Where The Heart Is Print
Written by Tina Mankowski   
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Where The Heart Is
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Surgery Professor K. Alvin Merendino and his team work on an open-heart surgery in this photo from October 1956. At the right is part of the first heart-lung bypass machine built in the western United States. Photo courtesy of UW School of Medicine.
Thirteen-year-old Tommy Fangboner had a broken heart. The freckle-faced Ellensburg boy with the engaging grin and buzz cut wasn’t pining away after a pigtailed classmate. Tommy’s heart was literally broken. He suffered from an inoperable condition that blocked the delivery of oxygen to his blood.

If -- and it was a big if -- Tommy made it into adulthood, his quality of life would be marginal. His heart was already ballooning as it strained against the blockage.

The best course of treatment would be to surgically reduce the blockage, but back in Tommy’s day -- the 1950s -- such a feat was nearly impossible.

Across the country, surgeons were operating on the heart, but procedures were limited. It was nearly impossible to do surgery on a beating heart, but if you stopped the heart, the patient would die.

To repair a defect like Tommy’s, a surgical team would have to re-route the circulatory system while the surgeon cut into the heart to make repairs—what we now call open-heart surgery. If blood could be detoured around the heart, get oxygen and then return to the body, the heartbeat could be slowed or completely stopped for surgery.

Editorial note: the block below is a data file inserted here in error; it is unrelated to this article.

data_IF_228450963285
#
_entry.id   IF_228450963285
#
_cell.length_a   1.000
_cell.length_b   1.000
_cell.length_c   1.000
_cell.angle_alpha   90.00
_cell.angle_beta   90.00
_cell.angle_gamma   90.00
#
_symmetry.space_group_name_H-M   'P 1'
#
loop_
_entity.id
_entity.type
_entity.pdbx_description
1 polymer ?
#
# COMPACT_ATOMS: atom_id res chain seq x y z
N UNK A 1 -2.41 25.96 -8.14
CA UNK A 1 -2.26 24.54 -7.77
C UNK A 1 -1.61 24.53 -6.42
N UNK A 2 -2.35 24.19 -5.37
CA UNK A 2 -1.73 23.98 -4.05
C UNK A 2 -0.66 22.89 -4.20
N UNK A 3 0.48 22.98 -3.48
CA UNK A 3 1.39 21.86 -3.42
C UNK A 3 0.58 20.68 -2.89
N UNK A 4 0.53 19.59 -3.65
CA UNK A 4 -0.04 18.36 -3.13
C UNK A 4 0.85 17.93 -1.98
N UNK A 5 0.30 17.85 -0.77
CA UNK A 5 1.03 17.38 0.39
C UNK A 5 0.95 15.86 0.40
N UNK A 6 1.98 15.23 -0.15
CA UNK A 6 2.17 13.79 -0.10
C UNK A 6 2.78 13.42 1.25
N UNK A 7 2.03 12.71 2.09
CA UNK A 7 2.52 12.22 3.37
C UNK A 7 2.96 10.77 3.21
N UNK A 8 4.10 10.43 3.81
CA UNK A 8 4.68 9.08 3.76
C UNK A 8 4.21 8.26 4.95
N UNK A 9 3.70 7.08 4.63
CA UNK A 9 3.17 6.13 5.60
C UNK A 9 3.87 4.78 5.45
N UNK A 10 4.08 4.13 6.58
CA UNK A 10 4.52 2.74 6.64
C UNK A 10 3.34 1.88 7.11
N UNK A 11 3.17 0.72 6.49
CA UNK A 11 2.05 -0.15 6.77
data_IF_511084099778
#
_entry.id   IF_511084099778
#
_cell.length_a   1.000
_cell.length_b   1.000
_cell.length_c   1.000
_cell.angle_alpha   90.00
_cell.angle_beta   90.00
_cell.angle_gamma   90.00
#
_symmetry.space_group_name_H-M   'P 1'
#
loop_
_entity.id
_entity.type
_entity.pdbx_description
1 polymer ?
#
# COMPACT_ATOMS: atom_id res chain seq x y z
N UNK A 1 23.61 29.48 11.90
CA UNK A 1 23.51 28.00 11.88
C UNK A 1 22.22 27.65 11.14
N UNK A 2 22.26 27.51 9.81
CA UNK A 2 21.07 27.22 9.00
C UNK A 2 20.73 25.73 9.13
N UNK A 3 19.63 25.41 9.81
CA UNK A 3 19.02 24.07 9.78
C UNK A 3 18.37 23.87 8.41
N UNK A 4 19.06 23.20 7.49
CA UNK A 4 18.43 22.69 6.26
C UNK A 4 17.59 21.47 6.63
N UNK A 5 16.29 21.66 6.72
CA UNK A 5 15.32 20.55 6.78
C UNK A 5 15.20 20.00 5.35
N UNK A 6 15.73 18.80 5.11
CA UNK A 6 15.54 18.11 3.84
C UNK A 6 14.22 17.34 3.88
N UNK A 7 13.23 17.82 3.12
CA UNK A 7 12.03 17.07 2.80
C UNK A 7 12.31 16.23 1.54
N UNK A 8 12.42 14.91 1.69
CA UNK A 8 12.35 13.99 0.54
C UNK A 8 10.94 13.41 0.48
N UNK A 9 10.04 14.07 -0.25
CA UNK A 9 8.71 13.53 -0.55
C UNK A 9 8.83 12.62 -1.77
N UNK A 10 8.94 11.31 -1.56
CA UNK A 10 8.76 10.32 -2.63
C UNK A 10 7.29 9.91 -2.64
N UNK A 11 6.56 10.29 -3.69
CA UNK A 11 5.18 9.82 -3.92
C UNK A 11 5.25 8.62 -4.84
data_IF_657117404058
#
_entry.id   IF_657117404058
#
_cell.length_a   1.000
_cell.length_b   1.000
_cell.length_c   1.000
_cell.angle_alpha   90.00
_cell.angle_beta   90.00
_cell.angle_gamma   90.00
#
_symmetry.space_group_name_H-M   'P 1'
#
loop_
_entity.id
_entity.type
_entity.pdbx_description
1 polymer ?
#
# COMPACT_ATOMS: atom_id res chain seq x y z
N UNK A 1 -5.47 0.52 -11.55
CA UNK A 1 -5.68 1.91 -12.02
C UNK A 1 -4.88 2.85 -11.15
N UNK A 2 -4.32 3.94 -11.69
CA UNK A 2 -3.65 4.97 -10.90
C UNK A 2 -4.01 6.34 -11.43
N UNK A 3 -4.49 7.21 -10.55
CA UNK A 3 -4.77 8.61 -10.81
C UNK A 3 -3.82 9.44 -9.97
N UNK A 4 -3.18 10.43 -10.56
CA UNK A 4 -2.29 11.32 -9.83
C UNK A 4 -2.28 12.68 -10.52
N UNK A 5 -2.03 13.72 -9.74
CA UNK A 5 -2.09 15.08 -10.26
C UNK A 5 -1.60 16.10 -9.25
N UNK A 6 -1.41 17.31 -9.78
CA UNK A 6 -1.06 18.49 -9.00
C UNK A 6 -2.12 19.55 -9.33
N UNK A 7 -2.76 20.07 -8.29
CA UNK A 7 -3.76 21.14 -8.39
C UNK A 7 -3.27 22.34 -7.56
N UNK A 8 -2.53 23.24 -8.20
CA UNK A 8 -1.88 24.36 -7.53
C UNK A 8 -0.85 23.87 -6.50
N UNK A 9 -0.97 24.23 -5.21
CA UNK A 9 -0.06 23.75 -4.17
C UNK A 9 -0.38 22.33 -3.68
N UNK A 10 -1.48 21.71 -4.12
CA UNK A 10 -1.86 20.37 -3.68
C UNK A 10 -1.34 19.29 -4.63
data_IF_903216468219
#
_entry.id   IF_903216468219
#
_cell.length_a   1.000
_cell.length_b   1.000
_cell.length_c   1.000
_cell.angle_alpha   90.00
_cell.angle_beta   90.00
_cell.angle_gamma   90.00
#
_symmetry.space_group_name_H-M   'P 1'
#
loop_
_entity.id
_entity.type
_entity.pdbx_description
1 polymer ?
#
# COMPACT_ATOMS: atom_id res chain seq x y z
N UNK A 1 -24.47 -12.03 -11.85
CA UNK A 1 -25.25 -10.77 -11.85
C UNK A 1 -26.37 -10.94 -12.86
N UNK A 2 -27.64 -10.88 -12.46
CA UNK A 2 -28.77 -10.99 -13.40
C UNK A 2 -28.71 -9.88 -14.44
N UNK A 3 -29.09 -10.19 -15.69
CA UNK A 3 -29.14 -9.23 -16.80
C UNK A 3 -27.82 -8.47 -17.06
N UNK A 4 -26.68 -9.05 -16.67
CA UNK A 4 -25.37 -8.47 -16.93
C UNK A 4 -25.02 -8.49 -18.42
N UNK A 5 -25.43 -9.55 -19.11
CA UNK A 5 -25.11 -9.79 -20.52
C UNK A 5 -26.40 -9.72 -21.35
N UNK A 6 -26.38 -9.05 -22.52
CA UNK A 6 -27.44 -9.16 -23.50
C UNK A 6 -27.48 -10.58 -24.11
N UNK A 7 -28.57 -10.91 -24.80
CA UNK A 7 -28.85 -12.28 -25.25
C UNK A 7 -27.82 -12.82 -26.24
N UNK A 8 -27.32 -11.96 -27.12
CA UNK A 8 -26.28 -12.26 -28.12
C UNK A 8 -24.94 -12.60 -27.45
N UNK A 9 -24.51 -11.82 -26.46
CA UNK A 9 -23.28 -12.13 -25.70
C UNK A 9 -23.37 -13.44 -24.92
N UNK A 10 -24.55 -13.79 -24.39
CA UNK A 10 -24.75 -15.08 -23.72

As early as the 1930s, researchers were working on the prototype of the modern day heart-lung or bypass machine. In the 1950s, a University of Minnesota physician had begun a series of open-heart procedures using “living” heart-lung machines -- the patient’s own mother or father.

Surgeons would attach vessels to the parent’s groin area and re-route the child’s blood through the parent’s circulatory system before pumping it back into the child undergoing the cardiac repair.

Elsewhere in Minnesota, physicians at the Mayo Clinic were perfecting a mechanical pump to take over oxygenation of the blood during open-heart surgery. Early attempts had problems, but a team in 1955 had the first successful open-heart surgery in the world, heralding a new era. The “bypass machine” promised to revolutionize cardiac surgery.

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Ellensburg of the 1950s was a rugged cattle town, best known for its annual rodeo. When the Fangboner family traveled to Seattle in June 1956, the UW School of Medicine was only 10 years old. But the family held out hope. UW Cardiologist Robert Bruce believed that Tommy would be a good candidate for an open-heart procedure but no such surgeries had been tried outside of Minnesota.

Bruce knew that his UW colleagues were working on a new version of a bypass machine and looking for a potential first patient. Experimental Surgery Director K. Alvin Merendino, a young surgeon who had come to the UW from Minnesota, was leading a bypass machine team of surgeons, anesthesiologists, physiologists and bioengineers.